Galax-Carroll Regional Library Summer Reading Program participants got to be a little more than “pen pals” with Daisy II on July 6 in Hillsville. It was bit of a homecoming for Daisy (a seven-year old, male pot-bellied pig,) and Farmer Minor, who last visited with a “Pig Out on Reading” program in 2009.
“Daisy is the most famous pig in the world,” said Minor. He said pigs come in all sizes and told them about the pig “Big Bill,” who stood five-feet tall and nine-feet long, weighing in at 2,552 pounds. He explained smaller pigs like Daisy were originally raised for their fat.
Minor, who hails from Bristol, Connecticut, is a Virginia Tech alumni with a teaching degree. The two were accompanied by companion dogs “Lilly Pug” and “Dixie Cup.” He said he operated a family farm, working full time in the corporate world until retiring.
Library Youth Services Coordinator Sarah Largen views the program as a “pig me up” to encourage children to continue reading while on vacation, avoiding what educators refer to as the “summer slide” as young minds put in park have to play catch up at the beginning of the school year.
He told children how his wife (Mrs. Minor) was saddened after their children had grown and left the farm. She eventually prevailed on her quiet-loving husband to go with her and see some pot-bellied pigs. One of the litter of six was being rooted out by its siblings and this runt was adopted by the two.
The library programs began when a librarian asked Minor to bring Daisy (known locally through fundraiser activities) to show to the children. He said the two traveled for fourteen and a half years visiting schools, libraries and assisted living facilities for groups “two to one hundred and two.”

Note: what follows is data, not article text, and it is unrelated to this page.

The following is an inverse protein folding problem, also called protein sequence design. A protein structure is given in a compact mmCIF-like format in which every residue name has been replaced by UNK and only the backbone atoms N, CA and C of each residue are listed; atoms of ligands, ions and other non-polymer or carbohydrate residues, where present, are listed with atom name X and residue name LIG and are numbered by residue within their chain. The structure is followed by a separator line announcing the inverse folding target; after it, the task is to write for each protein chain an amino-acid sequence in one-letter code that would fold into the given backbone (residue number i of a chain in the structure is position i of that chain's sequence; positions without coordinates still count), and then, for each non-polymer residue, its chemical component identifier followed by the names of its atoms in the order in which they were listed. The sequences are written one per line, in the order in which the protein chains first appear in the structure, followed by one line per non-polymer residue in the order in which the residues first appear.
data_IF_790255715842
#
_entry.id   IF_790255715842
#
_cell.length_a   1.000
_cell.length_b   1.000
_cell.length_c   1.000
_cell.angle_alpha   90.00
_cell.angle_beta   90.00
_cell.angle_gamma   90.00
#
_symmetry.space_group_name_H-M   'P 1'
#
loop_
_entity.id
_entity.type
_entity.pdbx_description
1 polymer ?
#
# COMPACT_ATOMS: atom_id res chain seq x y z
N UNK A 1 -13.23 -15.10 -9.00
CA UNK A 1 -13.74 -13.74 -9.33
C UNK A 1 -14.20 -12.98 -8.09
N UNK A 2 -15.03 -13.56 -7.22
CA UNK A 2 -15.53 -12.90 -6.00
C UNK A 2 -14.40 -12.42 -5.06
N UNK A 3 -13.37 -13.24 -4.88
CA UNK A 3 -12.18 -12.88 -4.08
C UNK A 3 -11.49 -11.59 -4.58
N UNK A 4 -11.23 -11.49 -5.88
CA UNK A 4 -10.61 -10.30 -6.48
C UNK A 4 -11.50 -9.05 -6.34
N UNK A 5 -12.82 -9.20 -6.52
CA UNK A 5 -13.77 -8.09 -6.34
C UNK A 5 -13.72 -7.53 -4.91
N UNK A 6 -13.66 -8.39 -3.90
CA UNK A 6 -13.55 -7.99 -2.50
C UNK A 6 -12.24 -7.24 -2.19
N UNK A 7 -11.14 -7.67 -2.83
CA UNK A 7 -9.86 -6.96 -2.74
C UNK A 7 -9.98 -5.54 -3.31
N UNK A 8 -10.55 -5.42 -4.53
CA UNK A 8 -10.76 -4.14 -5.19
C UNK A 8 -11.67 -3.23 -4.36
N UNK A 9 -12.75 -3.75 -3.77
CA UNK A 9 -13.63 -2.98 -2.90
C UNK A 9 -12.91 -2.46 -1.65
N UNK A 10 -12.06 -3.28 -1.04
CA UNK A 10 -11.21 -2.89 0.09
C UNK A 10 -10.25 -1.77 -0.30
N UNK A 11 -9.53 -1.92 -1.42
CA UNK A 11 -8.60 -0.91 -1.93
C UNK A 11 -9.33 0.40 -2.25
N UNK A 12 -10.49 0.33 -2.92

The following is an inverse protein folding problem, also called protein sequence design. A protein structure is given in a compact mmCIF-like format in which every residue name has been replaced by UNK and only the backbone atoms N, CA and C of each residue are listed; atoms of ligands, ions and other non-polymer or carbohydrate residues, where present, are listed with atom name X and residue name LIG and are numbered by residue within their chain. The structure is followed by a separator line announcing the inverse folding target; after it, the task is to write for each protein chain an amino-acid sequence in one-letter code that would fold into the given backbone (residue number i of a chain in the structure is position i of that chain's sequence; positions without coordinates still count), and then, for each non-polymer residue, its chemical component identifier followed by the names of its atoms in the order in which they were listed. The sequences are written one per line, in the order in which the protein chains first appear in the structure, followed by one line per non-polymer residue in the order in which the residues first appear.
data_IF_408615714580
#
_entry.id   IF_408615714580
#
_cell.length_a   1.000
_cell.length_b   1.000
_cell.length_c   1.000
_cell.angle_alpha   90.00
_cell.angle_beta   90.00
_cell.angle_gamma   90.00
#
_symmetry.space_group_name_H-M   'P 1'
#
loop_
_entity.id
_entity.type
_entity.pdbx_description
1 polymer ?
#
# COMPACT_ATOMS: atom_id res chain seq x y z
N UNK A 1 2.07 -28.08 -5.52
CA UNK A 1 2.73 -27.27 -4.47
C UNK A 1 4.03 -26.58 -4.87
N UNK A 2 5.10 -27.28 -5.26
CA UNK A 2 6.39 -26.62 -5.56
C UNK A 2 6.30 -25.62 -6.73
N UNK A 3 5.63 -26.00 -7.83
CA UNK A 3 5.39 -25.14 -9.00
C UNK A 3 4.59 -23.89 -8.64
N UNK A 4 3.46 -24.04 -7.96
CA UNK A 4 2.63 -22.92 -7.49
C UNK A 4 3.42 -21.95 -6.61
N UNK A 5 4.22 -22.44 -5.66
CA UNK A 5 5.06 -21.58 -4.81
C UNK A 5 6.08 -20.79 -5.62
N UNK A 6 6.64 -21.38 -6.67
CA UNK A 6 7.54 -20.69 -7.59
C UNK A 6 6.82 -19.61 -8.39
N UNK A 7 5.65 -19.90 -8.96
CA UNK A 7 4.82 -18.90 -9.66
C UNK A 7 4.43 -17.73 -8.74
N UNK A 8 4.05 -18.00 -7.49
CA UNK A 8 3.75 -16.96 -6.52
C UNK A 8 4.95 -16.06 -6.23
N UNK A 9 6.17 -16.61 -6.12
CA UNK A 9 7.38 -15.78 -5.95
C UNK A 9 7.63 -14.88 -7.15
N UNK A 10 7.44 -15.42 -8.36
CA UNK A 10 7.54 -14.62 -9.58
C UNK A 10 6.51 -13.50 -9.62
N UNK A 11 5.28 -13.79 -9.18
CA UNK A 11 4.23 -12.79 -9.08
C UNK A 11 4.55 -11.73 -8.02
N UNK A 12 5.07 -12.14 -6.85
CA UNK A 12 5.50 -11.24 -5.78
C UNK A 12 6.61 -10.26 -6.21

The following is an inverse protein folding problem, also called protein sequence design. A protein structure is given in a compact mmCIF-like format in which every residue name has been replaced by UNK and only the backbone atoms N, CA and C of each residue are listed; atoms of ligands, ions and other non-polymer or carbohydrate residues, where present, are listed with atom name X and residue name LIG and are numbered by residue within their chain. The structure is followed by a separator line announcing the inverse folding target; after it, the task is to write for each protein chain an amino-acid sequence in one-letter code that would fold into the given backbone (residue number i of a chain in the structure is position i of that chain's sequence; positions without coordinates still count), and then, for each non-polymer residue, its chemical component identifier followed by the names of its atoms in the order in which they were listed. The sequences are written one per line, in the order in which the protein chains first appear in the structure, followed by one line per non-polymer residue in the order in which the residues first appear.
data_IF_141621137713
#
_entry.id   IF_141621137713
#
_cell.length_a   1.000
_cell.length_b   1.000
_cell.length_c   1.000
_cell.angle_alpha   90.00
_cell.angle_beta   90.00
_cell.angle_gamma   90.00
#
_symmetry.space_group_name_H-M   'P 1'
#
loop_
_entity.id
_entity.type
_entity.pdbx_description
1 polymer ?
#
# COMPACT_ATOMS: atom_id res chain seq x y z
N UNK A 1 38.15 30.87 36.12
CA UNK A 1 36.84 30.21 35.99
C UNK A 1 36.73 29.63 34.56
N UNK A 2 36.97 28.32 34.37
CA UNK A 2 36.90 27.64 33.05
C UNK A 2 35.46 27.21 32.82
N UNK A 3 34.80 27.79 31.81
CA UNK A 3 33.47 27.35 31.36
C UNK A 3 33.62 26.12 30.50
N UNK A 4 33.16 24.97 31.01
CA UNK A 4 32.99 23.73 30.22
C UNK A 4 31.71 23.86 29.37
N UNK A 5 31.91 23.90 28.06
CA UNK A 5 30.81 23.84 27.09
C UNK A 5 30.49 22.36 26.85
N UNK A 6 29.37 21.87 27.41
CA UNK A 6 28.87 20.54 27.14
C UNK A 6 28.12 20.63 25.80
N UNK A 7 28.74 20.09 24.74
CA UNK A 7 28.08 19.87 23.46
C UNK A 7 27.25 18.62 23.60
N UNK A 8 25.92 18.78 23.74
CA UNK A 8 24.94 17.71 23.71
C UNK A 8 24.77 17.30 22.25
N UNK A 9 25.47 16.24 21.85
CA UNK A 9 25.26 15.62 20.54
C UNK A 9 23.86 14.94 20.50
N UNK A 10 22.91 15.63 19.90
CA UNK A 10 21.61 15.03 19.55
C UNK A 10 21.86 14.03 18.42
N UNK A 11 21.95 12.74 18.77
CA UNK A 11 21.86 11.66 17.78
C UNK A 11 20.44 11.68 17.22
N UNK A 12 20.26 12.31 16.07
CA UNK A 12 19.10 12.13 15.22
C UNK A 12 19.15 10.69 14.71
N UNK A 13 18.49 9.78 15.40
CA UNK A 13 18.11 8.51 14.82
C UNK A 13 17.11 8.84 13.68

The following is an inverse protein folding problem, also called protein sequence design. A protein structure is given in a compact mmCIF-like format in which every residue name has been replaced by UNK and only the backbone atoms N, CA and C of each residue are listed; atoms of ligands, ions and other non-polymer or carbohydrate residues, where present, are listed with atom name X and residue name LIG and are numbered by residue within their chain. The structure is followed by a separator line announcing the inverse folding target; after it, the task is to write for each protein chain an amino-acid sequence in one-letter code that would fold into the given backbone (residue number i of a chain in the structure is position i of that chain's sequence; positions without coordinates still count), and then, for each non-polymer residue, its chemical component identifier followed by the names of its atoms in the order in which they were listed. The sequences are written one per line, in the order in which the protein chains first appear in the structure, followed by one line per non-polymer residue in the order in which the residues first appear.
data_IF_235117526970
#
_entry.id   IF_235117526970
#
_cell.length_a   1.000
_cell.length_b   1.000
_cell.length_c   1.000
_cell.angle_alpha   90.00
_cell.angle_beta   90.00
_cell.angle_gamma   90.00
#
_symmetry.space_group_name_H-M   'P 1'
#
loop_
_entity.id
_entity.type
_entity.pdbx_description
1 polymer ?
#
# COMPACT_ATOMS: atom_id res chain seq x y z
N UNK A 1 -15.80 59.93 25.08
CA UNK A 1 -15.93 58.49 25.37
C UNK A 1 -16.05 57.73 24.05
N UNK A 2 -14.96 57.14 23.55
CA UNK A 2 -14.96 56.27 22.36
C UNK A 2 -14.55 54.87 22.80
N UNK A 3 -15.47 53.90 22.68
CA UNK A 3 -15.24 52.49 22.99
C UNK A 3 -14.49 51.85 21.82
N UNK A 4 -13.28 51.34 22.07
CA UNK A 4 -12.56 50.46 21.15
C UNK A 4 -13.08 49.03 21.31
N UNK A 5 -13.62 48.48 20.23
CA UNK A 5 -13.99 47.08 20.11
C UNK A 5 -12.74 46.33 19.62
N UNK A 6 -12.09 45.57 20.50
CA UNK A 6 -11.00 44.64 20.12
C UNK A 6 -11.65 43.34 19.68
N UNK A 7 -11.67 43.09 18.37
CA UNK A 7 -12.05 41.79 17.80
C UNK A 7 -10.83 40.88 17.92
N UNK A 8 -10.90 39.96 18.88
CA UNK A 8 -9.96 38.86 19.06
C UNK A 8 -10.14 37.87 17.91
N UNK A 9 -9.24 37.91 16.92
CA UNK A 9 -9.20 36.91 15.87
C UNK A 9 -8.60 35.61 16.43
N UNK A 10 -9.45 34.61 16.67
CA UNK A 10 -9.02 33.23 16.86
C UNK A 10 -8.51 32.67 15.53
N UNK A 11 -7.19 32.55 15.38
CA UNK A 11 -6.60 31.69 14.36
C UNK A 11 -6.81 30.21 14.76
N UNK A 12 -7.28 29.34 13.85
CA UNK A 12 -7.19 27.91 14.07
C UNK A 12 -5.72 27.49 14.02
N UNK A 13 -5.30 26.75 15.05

“The point is, generally for seniors it goes back to agriculture. They have a connection to this,” said Minor as he explained the range from pre-school to assisted living ceners. “Reading is still an important thing for them. It all ties together.”
Minor described Daisy as a “book pig” and said he has to read to him and the two pugs each night before they go to bed. He told them Daisy has a library of more than 1,000 pig-themed books, has 1,300 library cards, has been presented five keys to cities and is featured on a Compact Disc with a band. (He said the pugs also insist on pug-themed books, read to them at bed time.)
Noting pigs are naturally clean and only roll in mud to keep cool and ward off insects, Minor told the children “pigs are like people. Everyone is different. Just like us.” He told them he and his wife have a king-sized bed because Daisy (who sleeps with them) actually does stretch and push them to the edges of the bed, in essence “hogging” the bed. He said another problem is his hoofs are hard and sharp and he snores. (Although not as loudly as Lilly Pug or Mrs. Minor.)
Minor offered further proof of his assertion in the book “Little Flower,” by Gloria Rand and R.W. Alley, based on a true event. Minor said Little Flower’s popular trick was playing dead. When his owner, Miss Pearl, slipped and hurt herself the frightened pig played dead at the front door, the front steps and the front gate to no avail. He said the pig next played dead in the middle of the road, leading a driver, who stopped, back to the house where he called help for the injured woman.
Largen said the program is part of the Library’s “Read for the Win” effort this summer, emphasising “hogs and kisses” and pigging out on reading. The library hosts another summer reading program on July 22 featuring “The Balloon Lady.” The program will begin at 10:30 a.m. at the Carroll Branch Library and at 1:30 p.m. at the Galax Branch Library. A pool party finale is set to be held from 10 a.m. to noon on July 29 at the Galax Recreation Center Outdoor Pool.
David Broyles may be reached at 276-779-4013 or on [email protected]